You are incorrect in stating that "The only difference between the two models is that the Parm3 was removed for model 2". You are overlooking the fact that
glm.nb() is also estimating the $\theta$ parameter of the Negative Binomial model.
Here is an example from
quine.nb1 <- glm.nb(Days ~ Sex/(Age + Eth*Lrn), data = quine)
quine.nb2 <- update(quine.nb1, . ~ . + Sex:Age:Lrn)
In this setting,
quine.nb2 is your model 1 and
quine.nb1 is your model 2, and the null deviances do indeed differ. However, if we fit the model of
quine.nb1 using the estimated value of $\theta$ from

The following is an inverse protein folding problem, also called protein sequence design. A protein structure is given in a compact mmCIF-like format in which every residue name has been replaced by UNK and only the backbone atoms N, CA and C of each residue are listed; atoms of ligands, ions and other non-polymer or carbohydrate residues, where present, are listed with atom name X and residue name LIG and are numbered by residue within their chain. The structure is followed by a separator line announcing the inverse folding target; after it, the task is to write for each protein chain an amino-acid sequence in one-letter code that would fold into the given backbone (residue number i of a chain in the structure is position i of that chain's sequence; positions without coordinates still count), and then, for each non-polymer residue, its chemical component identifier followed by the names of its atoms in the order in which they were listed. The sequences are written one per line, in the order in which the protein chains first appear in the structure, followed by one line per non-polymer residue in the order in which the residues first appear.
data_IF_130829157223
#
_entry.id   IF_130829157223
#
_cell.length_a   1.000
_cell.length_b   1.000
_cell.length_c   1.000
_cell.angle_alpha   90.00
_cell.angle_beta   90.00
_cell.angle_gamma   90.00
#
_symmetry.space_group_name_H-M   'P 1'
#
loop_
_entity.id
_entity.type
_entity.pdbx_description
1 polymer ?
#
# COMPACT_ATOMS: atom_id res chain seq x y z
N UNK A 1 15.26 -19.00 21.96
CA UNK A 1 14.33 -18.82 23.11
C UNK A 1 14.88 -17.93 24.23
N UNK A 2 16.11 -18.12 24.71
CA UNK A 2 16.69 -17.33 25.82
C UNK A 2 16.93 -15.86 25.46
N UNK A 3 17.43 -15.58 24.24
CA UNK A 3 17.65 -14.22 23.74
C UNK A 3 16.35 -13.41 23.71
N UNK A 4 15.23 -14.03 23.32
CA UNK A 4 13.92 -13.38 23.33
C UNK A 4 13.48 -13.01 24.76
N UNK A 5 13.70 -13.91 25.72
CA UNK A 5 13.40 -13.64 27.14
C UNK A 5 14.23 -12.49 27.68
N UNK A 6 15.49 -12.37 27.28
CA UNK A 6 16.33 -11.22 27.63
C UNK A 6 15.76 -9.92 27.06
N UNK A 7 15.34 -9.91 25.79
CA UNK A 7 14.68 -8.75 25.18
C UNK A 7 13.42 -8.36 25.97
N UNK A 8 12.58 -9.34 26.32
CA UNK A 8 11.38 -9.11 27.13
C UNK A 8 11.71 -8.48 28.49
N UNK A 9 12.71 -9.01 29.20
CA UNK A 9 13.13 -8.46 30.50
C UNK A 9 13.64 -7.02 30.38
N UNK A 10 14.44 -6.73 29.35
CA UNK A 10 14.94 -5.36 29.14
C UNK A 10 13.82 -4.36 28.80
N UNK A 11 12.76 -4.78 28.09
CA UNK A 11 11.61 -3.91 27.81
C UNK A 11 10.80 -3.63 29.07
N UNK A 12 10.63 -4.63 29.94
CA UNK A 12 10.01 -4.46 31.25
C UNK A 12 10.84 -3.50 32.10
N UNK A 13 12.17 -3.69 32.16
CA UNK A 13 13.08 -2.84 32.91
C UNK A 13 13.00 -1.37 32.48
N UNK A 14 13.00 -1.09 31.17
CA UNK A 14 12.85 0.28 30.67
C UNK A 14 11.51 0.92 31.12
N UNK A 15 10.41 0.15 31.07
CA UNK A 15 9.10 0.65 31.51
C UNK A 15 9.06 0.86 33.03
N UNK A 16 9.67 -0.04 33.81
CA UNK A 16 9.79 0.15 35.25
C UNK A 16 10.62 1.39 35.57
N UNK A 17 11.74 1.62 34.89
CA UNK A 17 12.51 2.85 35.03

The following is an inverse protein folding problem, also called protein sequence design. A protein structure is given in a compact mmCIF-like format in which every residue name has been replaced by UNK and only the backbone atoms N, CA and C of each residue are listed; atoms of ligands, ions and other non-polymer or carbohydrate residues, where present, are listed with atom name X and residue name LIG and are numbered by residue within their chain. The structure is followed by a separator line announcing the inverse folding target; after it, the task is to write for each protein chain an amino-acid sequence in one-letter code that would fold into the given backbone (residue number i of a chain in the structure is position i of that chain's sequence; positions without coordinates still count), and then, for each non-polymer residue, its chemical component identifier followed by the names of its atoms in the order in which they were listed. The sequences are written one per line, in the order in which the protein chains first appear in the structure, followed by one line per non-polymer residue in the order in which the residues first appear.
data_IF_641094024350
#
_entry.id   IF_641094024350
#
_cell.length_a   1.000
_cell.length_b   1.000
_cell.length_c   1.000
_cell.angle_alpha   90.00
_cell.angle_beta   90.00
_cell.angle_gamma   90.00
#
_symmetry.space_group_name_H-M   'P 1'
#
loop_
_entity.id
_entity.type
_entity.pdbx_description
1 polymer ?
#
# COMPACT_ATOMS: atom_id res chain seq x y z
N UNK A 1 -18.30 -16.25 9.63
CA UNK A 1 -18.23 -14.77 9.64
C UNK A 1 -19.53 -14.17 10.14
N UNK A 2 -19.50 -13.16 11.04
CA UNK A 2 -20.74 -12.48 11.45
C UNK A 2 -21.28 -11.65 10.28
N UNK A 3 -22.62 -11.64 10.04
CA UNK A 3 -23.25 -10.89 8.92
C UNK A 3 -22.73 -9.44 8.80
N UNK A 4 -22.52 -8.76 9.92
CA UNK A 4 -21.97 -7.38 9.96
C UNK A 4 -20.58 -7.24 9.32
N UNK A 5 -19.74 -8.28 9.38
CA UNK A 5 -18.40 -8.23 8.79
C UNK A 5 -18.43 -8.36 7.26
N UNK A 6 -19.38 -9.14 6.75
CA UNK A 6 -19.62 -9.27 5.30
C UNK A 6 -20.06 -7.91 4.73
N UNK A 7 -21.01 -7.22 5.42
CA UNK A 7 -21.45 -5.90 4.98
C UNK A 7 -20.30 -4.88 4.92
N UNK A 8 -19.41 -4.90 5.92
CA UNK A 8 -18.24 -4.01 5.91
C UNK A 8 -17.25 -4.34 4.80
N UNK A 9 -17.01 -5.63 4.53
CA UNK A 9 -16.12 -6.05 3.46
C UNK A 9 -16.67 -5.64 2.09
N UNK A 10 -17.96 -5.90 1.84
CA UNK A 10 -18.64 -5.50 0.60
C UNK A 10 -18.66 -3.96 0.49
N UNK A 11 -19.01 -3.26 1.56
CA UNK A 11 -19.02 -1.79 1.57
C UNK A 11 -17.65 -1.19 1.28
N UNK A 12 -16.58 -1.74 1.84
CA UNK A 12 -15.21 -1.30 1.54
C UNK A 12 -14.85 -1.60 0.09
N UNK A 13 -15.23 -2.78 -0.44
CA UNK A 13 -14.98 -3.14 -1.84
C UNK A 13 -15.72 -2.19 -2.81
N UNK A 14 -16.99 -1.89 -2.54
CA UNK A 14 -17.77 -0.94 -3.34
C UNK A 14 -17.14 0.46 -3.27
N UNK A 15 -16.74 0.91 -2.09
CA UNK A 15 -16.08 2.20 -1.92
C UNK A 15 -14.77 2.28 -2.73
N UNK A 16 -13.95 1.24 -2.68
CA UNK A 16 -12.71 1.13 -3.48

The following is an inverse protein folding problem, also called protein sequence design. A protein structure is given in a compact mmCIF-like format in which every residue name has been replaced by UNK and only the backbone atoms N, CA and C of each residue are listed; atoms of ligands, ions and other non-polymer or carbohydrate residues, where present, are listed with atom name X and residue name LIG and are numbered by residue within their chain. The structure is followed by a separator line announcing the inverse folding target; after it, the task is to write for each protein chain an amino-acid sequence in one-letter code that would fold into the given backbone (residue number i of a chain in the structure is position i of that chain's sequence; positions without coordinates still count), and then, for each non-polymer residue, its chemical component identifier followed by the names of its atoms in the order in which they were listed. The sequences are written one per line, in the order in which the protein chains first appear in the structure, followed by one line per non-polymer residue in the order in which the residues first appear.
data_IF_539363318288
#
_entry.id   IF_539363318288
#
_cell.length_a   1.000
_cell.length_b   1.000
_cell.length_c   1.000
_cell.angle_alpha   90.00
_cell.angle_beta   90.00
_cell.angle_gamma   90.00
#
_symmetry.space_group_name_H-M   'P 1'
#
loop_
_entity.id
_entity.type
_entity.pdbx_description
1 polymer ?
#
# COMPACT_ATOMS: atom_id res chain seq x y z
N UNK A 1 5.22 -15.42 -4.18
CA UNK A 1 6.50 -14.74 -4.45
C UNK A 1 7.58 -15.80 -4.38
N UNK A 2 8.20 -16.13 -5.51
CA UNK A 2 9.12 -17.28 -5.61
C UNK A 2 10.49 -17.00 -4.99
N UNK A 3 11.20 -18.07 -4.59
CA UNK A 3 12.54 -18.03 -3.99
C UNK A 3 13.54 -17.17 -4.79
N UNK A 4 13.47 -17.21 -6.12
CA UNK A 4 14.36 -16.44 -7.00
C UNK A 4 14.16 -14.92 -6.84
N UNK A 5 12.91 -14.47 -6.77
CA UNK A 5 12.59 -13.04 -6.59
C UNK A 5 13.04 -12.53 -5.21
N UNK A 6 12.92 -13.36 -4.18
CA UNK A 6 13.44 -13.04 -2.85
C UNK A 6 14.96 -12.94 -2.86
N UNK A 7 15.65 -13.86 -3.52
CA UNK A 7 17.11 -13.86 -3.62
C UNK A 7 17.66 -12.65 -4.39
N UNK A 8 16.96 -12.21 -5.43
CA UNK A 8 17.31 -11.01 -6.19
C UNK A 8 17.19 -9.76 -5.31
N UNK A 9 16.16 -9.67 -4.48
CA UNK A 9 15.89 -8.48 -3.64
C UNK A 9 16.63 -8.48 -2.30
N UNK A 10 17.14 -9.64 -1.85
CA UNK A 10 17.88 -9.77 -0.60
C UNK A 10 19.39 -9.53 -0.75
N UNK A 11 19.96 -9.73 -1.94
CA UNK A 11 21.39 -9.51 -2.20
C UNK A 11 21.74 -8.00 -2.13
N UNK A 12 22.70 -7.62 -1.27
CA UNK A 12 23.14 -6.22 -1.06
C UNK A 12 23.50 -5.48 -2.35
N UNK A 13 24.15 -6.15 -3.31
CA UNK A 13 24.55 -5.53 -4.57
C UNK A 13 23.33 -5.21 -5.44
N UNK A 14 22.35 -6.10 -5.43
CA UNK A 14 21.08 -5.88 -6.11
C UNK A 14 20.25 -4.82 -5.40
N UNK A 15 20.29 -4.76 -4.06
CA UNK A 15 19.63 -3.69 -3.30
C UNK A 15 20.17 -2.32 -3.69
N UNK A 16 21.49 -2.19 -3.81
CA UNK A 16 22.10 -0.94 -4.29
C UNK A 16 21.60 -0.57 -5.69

quine.nb2 we should see the same null deviances. Here I refit using
glm() and the
negative.binomial() family function so I am certain the same code is used for fitting and I can fix $\theta$ at a "known" value.
theta <- quine.nb2$theta
f1 <- formula(quine.nb1)
f2 <- formula(quine.nb2)
m1 <- glm(f1, data = quine, family = negative.binomial(theta = theta))
m2 <- glm(f2, data = quine, family = negative.binomial(theta = theta))
Now we extract the Null deviance from the two models
> m1$null.deviance # $ ignore: the code & mathjax is messing up again...
and they are the same.
The key point is that with
glm.nb() the reported null deviance is conditional upon the estimated value of $\theta$. You have to be careful that you are comparing like with like.